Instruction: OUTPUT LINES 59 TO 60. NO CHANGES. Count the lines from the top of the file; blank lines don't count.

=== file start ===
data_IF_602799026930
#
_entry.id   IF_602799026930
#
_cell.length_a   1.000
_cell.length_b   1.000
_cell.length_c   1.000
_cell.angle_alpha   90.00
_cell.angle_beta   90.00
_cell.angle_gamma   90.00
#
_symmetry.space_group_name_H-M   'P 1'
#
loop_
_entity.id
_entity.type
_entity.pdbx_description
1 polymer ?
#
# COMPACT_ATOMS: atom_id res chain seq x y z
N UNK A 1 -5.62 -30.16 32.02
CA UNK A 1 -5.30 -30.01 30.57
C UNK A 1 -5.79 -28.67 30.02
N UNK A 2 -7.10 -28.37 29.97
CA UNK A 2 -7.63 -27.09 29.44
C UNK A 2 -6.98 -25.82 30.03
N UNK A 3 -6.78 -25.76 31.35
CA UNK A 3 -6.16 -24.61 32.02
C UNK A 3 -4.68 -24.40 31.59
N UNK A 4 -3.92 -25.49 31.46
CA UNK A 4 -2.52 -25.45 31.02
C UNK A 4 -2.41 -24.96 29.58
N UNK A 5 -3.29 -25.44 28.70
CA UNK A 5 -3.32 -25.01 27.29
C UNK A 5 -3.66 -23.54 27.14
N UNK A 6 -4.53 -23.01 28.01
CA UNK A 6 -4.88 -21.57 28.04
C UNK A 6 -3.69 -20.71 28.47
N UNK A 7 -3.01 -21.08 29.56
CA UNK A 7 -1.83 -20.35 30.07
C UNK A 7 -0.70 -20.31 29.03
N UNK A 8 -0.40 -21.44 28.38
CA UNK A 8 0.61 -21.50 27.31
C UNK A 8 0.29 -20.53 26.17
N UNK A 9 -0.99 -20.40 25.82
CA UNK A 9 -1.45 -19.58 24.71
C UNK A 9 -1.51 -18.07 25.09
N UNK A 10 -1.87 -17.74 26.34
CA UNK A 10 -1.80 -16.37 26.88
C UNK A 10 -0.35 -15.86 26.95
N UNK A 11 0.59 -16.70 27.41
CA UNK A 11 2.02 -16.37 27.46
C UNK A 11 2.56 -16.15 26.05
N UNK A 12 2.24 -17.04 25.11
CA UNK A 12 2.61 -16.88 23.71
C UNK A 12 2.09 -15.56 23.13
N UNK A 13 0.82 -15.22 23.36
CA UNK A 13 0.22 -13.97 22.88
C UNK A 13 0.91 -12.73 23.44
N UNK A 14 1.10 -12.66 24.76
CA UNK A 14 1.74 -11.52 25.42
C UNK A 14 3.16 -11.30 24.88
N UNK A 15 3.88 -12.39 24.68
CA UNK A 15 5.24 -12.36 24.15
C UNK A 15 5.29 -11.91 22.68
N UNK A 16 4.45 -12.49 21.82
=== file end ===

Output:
C UNK A 13 0.91 -12.73 23.44
N UNK A 14 1.10 -12.66 24.76